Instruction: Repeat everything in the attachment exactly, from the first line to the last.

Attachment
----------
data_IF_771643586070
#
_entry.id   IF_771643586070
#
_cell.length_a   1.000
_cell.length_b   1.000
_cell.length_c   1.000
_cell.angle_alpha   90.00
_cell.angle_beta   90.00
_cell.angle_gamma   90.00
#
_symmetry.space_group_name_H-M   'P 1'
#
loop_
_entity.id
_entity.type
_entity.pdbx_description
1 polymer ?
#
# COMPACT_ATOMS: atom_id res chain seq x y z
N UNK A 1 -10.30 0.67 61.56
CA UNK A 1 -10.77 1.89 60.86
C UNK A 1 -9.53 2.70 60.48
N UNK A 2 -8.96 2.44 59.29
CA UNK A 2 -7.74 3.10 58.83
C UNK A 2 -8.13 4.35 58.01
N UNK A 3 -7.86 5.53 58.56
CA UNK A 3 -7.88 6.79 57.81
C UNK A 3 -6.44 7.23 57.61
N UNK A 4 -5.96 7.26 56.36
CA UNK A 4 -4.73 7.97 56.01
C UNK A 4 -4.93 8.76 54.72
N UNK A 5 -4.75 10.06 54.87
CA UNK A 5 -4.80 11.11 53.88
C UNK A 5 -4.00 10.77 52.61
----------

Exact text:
data_IF_771643586070
#
_entry.id   IF_771643586070
#
_cell.length_a   1.000
_cell.length_b   1.000
_cell.length_c   1.000
_cell.angle_alpha   90.00
_cell.angle_beta   90.00
_cell.angle_gamma   90.00
#
_symmetry.space_group_name_H-M   'P 1'
#
loop_
_entity.id
_entity.type
_entity.pdbx_description
1 polymer ?
#
# COMPACT_ATOMS: atom_id res chain seq x y z
N UNK A 1 -10.30 0.67 61.56
CA UNK A 1 -10.77 1.89 60.86
C UNK A 1 -9.53 2.70 60.48
N UNK A 2 -8.96 2.44 59.29
CA UNK A 2 -7.74 3.10 58.83
C UNK A 2 -8.13 4.35 58.01
N UNK A 3 -7.86 5.53 58.56
CA UNK A 3 -7.88 6.79 57.81
C UNK A 3 -6.44 7.23 57.61
N UNK A 4 -5.96 7.26 56.36
CA UNK A 4 -4.73 7.97 56.01
C UNK A 4 -4.93 8.76 54.72
N UNK A 5 -4.75 10.06 54.87
CA UNK A 5 -4.80 11.11 53.88
C UNK A 5 -4.00 10.77 52.61